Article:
I only wish I could have been in on this from the get-go. Maybe next time. :-D But Shwin & Shwin are having link parties for people who aren't official contestants to post their interpretations of the challenges.
I've had this dress in my "refashion" pile for the longest time. Both my girls got a lot of wear out of it, and I didn't just want to toss it because the skirt part is still in great shape and the fabric is SO soft. And the beads are still attached! How cool is that? I mean, just because there are chocolate milk stains on the top doesn't mean it's still not usable, right?
Okay, so I finally got up the gumption to work on this project. I've been feeling kinda poorly lately (as my late great grandmother would say) and so I had a bunch of stuff waiting for me to get better and get back to work.
So, here we go. First I carefully, CAREFULLY detached the skirt and petticoat from the bodice and lining. Then I serged the petticoat and skirt back together making sure to keep the fuschia band out of the way. Disengaging the knife worked very well for this. And for some bizarre reason, my knife on the serger keeps bungling things.
I was going to just make a skirt out of it and call it a day, but I really felt that a dress was the better option. But did I have any leftover fabric that would match? As luck would have it, I had just enough scraps of green gauzy stuff to cut a whole new bodice from Simplicity 2943, an "inspired by project runway" pattern. Which is totally appropriate, no?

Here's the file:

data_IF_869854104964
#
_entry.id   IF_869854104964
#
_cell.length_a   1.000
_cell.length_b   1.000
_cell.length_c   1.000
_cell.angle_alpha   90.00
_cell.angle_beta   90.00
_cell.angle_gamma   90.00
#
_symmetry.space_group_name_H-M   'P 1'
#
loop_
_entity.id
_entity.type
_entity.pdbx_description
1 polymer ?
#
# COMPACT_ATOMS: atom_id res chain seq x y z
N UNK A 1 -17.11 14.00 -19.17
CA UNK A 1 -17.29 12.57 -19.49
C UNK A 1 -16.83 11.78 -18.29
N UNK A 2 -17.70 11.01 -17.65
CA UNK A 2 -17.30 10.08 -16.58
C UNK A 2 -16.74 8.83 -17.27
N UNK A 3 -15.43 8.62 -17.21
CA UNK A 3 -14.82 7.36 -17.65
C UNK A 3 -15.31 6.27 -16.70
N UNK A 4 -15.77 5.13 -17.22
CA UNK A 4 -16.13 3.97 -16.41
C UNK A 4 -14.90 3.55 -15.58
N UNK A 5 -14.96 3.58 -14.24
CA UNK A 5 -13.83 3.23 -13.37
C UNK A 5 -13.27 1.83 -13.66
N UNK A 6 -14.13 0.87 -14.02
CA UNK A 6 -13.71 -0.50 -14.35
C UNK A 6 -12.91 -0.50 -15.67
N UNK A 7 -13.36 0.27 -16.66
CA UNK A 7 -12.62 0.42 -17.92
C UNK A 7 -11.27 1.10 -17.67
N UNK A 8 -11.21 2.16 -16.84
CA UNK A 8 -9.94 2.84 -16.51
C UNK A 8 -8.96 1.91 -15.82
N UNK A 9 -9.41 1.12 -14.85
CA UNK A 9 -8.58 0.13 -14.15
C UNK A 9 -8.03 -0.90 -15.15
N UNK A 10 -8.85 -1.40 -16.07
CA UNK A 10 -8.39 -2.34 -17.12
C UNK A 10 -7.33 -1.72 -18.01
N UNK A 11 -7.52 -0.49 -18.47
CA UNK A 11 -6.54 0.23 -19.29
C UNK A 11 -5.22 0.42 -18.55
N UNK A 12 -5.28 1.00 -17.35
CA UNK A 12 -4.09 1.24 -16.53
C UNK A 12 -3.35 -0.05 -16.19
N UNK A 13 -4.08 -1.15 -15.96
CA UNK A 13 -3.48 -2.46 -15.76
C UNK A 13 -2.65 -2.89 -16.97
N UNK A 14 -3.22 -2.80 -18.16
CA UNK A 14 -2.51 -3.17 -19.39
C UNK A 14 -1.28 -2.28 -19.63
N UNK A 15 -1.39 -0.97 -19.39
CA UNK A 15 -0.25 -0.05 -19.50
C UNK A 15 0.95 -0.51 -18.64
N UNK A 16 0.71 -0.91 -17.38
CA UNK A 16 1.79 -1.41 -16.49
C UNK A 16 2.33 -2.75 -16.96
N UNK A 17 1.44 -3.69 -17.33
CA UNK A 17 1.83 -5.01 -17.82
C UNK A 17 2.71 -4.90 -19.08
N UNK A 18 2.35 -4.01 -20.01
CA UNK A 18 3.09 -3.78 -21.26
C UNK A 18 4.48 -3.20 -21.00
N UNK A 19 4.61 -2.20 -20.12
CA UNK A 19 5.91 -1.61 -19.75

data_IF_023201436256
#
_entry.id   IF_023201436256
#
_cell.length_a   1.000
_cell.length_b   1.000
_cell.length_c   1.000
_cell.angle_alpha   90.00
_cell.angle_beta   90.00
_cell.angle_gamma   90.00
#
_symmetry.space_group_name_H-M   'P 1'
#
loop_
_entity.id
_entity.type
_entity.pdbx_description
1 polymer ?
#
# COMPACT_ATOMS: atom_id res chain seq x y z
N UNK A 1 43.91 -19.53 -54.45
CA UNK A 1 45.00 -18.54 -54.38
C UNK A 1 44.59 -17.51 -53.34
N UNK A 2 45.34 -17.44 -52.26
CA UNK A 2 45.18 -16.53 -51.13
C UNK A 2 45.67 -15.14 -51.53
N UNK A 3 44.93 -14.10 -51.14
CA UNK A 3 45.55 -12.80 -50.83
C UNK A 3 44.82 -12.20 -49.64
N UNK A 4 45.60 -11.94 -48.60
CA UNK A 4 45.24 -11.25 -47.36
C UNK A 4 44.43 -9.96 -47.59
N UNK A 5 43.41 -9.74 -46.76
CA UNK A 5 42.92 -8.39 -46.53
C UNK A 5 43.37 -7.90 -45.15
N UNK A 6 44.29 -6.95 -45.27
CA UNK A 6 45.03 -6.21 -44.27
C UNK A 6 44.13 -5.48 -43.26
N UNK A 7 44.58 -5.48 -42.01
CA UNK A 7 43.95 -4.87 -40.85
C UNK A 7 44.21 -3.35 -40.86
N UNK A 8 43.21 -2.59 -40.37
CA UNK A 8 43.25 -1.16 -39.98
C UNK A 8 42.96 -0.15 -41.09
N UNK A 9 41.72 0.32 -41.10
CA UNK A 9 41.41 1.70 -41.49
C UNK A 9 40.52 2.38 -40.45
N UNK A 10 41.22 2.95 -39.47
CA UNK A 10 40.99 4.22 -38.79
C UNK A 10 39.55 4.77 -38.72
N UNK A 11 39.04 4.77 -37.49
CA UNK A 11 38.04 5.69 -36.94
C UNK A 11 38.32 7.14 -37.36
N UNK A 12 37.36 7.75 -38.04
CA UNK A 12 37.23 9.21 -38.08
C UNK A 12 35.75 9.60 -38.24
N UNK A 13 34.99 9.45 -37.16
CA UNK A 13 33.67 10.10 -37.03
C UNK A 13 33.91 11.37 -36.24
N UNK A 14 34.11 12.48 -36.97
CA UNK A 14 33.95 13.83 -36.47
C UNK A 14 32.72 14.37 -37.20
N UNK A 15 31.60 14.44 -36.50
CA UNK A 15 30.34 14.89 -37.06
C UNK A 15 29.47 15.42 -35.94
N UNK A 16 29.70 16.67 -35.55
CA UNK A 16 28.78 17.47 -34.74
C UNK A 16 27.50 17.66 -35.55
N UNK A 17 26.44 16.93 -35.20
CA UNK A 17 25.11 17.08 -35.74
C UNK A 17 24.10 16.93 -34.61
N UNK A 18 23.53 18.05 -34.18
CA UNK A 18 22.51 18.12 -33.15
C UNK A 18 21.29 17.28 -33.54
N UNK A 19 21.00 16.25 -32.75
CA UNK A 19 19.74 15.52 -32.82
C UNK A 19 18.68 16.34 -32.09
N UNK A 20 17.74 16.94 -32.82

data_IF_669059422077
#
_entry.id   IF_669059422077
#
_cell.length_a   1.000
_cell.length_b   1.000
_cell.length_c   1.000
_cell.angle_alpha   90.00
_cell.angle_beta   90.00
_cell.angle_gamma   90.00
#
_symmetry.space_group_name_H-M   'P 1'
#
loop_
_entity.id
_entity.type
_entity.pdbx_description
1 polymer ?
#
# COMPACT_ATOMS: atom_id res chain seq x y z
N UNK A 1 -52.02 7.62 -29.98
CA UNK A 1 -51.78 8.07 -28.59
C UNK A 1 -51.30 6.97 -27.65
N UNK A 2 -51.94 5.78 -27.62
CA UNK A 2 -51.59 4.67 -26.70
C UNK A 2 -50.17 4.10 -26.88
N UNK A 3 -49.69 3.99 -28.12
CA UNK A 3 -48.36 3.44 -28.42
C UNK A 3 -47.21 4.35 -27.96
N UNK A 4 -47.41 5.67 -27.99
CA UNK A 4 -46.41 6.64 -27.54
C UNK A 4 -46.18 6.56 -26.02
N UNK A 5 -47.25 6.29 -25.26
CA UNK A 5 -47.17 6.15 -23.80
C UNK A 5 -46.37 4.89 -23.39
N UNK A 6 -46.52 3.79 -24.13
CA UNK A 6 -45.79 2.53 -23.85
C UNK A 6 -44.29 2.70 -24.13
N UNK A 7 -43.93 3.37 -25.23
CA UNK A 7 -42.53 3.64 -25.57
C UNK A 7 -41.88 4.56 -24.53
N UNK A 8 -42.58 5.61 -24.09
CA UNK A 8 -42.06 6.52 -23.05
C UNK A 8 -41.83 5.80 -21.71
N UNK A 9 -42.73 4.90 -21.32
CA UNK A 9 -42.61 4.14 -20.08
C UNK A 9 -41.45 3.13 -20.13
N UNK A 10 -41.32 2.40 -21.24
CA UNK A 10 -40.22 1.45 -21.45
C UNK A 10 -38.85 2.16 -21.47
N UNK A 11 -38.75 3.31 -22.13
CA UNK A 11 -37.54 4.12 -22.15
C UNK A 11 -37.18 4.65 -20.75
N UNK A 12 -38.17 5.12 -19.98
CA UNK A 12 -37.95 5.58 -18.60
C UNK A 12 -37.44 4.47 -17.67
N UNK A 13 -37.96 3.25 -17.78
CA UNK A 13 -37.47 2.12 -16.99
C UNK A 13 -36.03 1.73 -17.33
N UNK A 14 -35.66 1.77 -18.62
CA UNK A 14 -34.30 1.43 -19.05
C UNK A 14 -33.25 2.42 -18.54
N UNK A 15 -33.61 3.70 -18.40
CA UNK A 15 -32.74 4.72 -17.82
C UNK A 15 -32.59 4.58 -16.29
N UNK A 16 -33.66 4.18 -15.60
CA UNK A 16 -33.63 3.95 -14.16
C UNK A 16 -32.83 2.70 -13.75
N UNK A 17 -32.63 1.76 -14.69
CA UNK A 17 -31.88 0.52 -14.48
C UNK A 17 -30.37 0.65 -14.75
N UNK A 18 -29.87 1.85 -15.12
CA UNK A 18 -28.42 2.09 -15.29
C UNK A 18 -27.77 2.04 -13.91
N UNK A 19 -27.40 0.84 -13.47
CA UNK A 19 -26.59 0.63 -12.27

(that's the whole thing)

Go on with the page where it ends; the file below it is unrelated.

I used the bodice and sleeve pieces from the floral dress on the left. I omitted the band of trim, though. Because the fabric was SO diaphanous and itchy, I lined the bodice and sleeves fully with a vintage crib sheet. Why, Miz Scarlett, I can't believe you would do such a thing! Frankly my dear, I was out of velvet curtains. So fitted vintage crib sheet it was! The fabric matched the weight/hand of the original skirt very well. Almost like they came from the same lot. But I know better!
I even scavenged the invisible zipper from the original dress to put a size zip in. Why? Because the pattern called for knits but I was using wovens. And there's nothing worse than getting stuck and not being able to get in our out of a dress. So I whipped out the bodice in a little over an hour including serging all the raw edges and turning over so that everything had an awesome finished look on the outside.
To attach the bodice to the original skirt, I zig-zagged the two pieces together and then topstitched the fuschia trim up onto the bodice. The end result? I think it looks pretty sharp myself.
This project cost exactly $0 including the original dress as it was a gift to my oldest daughter 4 years ago from her grandmother. SCORE!